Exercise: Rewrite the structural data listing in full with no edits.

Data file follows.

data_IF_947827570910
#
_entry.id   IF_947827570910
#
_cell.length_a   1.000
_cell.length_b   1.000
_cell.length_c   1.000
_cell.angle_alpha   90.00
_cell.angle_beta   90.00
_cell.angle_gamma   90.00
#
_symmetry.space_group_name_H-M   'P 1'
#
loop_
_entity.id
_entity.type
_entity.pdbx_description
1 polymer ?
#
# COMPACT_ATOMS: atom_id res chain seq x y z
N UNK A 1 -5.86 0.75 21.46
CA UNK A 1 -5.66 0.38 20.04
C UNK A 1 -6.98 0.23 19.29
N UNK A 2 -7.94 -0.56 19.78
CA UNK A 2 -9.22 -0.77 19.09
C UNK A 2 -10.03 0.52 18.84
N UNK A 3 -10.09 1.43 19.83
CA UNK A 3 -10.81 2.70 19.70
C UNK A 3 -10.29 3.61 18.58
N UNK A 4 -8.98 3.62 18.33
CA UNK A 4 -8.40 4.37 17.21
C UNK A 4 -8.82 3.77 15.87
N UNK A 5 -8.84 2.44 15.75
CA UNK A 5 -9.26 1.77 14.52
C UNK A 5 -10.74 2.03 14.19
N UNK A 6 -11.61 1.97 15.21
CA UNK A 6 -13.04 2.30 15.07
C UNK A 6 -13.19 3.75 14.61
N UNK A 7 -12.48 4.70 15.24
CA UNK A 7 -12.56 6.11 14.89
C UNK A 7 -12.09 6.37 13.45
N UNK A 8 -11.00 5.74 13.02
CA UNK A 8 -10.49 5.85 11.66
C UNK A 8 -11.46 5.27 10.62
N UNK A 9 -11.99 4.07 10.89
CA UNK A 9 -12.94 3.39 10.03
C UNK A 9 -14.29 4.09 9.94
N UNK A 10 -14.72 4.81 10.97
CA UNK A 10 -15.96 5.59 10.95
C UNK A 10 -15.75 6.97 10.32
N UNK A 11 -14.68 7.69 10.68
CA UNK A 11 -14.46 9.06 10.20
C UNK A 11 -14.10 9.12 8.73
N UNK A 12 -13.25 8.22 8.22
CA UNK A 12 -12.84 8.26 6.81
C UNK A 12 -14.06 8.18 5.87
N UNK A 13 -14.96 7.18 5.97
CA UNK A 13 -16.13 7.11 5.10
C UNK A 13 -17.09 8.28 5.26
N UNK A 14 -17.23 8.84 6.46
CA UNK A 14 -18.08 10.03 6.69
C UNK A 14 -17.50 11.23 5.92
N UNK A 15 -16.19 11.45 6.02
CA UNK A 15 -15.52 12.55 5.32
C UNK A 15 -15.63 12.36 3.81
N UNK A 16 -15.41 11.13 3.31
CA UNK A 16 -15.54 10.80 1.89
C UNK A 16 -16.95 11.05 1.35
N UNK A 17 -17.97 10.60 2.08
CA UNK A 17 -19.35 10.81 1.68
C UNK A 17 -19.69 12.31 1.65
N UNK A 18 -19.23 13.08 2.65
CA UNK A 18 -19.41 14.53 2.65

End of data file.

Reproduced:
data_IF_947827570910
#
_entry.id   IF_947827570910
#
_cell.length_a   1.000
_cell.length_b   1.000
_cell.length_c   1.000
_cell.angle_alpha   90.00
_cell.angle_beta   90.00
_cell.angle_gamma   90.00
#
_symmetry.space_group_name_H-M   'P 1'
#
loop_
_entity.id
_entity.type
_entity.pdbx_description
1 polymer ?
#
# COMPACT_ATOMS: atom_id res chain seq x y z
N UNK A 1 -5.86 0.75 21.46
CA UNK A 1 -5.66 0.38 20.04
C UNK A 1 -6.98 0.23 19.29
N UNK A 2 -7.94 -0.56 19.78
CA UNK A 2 -9.22 -0.77 19.09
C UNK A 2 -10.03 0.52 18.84
N UNK A 3 -10.09 1.43 19.83
CA UNK A 3 -10.81 2.70 19.70
C UNK A 3 -10.29 3.61 18.58
N UNK A 4 -8.98 3.62 18.33
CA UNK A 4 -8.40 4.37 17.21
C UNK A 4 -8.82 3.77 15.87
N UNK A 5 -8.84 2.44 15.75
CA UNK A 5 -9.26 1.77 14.52
C UNK A 5 -10.74 2.03 14.19
N UNK A 6 -11.61 1.97 15.21
CA UNK A 6 -13.04 2.30 15.07
C UNK A 6 -13.19 3.75 14.61
N UNK A 7 -12.48 4.70 15.24
CA UNK A 7 -12.56 6.11 14.89
C UNK A 7 -12.09 6.37 13.45
N UNK A 8 -11.00 5.74 13.02
CA UNK A 8 -10.49 5.85 11.66
C UNK A 8 -11.46 5.27 10.62
N UNK A 9 -11.99 4.07 10.89
CA UNK A 9 -12.94 3.39 10.03
C UNK A 9 -14.29 4.09 9.94
N UNK A 10 -14.72 4.81 10.97
CA UNK A 10 -15.96 5.59 10.95
C UNK A 10 -15.75 6.97 10.32
N UNK A 11 -14.68 7.69 10.68
CA UNK A 11 -14.46 9.06 10.20
C UNK A 11 -14.10 9.12 8.73
N UNK A 12 -13.25 8.22 8.22
CA UNK A 12 -12.84 8.26 6.81
C UNK A 12 -14.06 8.18 5.87
N UNK A 13 -14.96 7.18 5.97
CA UNK A 13 -16.13 7.11 5.10
C UNK A 13 -17.09 8.28 5.26
N UNK A 14 -17.23 8.84 6.46
CA UNK A 14 -18.08 10.03 6.69
C UNK A 14 -17.50 11.23 5.92
N UNK A 15 -16.19 11.45 6.02
CA UNK A 15 -15.52 12.55 5.32
C UNK A 15 -15.63 12.36 3.81
N UNK A 16 -15.41 11.13 3.31
CA UNK A 16 -15.54 10.80 1.89
C UNK A 16 -16.95 11.05 1.35
N UNK A 17 -17.97 10.60 2.08
CA UNK A 17 -19.35 10.81 1.68
C UNK A 17 -19.69 12.31 1.65
N UNK A 18 -19.23 13.08 2.65
CA UNK A 18 -19.41 14.53 2.65